Light Sword in the eye
Sight is one of the most important human senses. Modern civilization assumes that we can see the world around us. It refers to both interaction rules in society and to handling of different devices. As we age our sight organ, which are eyes, loses some of its properties. One of them is accommodation, which is the ability to adapt the focusing power of the eye lens to provide sharp vision of the objects at wide range of distances. It is caused mainly by growth of the lens and decrease of the elasticity and strength of tissues. One struggle to see objects, which are near (about 25cm) and far (∞), sharp. Such accommodation ability loss is called presbyopia.
There are various methods for presbyopia correction. One of them are mono-,
bifocal or progressive prescription glasses, or mono- or multifocal contact
lenses. Depending on the design of the element, they provide good contrast
and create sharp, fairly bright images of visible objects in certain
distances. However, their applicability is somewhat limited. Reading glasses
work well for near objects, but are unsuitable for watching television or
The other solution for presbyopia correction is application of the imaging methods with extended depth of field, which means providing acceptable sharpness of vision in certain distances. In other words, to replace the lost eye accommodation ability.
The concept of the depth of field is rather intuitive, but certain clarification is necessary. Optical imaging systems have strictly defined plane, in which the image of the object is reconstructed. In ideal optical system, the sharp image can be observed only in this plane. However, what we see as a “sharp” image is not automatically equal to the definition of the sharp image stated above. It can be explained using the quantity called Circle of Confusion (CoC). It is the maximum diameter of the disc, which human eye cannot distinguish from the point source of light at given distance (see fig. 2). Its value depends on set parameters like: distance, from which we observe the final image (e.g. photograph), the magnification of the final image in respect to original, vision sharpness. This means that objects that are not particularly in the focus plane can also be seen as sharp.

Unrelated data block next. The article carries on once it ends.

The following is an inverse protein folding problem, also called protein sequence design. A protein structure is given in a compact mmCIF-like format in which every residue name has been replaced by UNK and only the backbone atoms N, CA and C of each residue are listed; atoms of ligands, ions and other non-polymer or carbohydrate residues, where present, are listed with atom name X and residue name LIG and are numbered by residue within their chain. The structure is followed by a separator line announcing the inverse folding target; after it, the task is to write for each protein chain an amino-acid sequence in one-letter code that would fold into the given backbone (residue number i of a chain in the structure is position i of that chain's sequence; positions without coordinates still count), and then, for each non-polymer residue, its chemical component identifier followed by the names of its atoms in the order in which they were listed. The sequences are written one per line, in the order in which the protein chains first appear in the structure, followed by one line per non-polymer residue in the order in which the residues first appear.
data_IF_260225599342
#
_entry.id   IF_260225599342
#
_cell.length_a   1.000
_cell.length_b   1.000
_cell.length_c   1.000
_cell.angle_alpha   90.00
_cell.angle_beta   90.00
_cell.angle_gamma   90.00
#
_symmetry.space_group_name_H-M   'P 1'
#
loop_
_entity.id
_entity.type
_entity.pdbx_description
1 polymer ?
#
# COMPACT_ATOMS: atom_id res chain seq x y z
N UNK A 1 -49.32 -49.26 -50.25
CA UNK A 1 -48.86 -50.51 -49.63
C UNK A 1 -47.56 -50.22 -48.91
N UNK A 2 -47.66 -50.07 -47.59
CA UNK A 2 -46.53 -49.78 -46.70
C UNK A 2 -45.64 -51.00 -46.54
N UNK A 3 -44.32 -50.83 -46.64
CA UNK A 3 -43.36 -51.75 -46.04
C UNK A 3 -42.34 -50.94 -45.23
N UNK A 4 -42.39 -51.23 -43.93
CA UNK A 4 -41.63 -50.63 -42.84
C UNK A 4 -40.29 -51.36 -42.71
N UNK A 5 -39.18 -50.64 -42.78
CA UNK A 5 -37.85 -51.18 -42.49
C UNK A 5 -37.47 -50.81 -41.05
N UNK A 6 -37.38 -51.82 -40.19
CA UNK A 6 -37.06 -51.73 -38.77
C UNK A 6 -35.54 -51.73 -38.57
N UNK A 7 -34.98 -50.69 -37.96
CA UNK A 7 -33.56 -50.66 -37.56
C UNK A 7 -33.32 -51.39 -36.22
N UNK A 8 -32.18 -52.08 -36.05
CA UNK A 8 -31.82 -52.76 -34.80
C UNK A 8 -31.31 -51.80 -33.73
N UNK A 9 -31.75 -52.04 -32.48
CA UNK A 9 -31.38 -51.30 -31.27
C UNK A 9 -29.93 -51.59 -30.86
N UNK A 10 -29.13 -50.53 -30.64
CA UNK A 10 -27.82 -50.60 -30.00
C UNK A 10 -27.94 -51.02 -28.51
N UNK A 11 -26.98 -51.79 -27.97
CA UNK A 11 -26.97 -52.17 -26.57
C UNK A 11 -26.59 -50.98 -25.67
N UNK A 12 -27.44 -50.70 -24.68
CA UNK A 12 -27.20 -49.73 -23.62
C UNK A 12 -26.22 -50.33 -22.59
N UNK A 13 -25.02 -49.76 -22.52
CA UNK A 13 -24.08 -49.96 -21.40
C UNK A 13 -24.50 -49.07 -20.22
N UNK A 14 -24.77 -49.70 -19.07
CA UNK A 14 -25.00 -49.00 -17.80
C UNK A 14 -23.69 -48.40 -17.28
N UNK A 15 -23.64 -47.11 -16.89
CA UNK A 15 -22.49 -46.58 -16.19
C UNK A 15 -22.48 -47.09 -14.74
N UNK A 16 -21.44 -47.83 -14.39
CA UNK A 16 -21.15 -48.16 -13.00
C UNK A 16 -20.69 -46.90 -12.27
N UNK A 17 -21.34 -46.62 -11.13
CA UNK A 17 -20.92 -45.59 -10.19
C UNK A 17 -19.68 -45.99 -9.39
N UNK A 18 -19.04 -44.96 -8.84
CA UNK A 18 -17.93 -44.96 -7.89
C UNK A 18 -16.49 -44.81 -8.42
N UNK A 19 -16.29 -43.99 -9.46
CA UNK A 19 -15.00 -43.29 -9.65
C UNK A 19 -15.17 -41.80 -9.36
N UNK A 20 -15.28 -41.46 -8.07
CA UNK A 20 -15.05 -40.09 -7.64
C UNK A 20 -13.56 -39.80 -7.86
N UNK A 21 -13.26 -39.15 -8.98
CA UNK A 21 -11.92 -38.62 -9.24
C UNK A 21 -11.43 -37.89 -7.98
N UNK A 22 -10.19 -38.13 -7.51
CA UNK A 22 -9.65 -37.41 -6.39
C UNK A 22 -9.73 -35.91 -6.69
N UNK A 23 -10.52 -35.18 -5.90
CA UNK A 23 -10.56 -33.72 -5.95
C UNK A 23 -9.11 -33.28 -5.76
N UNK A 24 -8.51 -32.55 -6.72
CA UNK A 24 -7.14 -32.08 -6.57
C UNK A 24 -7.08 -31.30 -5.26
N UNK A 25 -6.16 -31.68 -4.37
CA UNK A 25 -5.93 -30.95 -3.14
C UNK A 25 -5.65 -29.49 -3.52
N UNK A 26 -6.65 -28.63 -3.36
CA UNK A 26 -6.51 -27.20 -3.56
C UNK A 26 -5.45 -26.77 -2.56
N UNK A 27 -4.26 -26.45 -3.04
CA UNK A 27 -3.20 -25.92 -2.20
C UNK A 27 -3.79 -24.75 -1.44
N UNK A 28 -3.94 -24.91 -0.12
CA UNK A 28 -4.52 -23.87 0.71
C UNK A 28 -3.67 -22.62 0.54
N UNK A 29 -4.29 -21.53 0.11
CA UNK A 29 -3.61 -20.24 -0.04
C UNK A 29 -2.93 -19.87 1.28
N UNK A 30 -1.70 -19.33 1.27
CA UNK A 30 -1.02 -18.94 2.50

Having in mind what was said above, the depth of field is range of
distances, in which the spreading of the points in the final image is
smaller than the Circle of Confusion, and this means the range of
distances in which the objects in the image are seen as sharp.
Term depth of field corresponds to the object space (where the objects are) and refers to the range of the object distances in which objects are in focus in the image. However, the term depth of focus corresponds to the image space (where the observation plane is) and refers to the range of image distances in which the images of the objects are sharp. Thus, it is more natural and convenient to use the term depth of field in this case, because it is related to the real world we live in and not its image.
We can distinguish two groups of the imaging methods with extended depth of field
Opto-digital methods use special optical system design coupled with following digital post-processing of the obtained image. One of this methods is Wave Front Coding (WFC) proposed by E.R Dowski Jr. and W. Thomas Cathey in 1995. It uses a special optical element (phase plate), which modifies the properties of the optical system (lens + imaging sensor). We can say, that the imaging system becomes insusceptible to defocus (observed objects are not in the focus plane) in certain range of distances. The characteristic blurring of the image (coding), introduced by the phase plate (see fig. 4), is similar for the whole considered distance range.
The mentioned blurring can make in some cases images hard to recognize,
but it does not cause any information (detail) loss, in contrary to the
traditional imaging system like photographic camera lens. Thus, it is
possible to recover the image with extended depth of field, by using the
In scientific literature, one can find a wide range of analysis and implementations of the imaging systems, which use Wave Front Coding. This method can be applied in the field of microbiology or infrared imaging.
Other method to solve the problem is to combine the set of images with small depth of field (focus stacking). It is used e.g. in macro photography. The concept of this approach is to obtain a series of images, changing the focus plane for each photograph. Then, by using proper algorithm, the images are combined into one with extended depth of field (fig. 5).
The other interesting method is applied in so-called light-field camera
(plenoptic camera). Its concept is based on integral (complete) photography
proposed by Gabriel Lippmann. It uses a micro lens array placed in certain
distance from the imaging sensor. Light, focused by each micro lens, is
collected by assigned to it group of pixels. Each pixel from the group
corresponds to certain light ray, specifying its position and incidence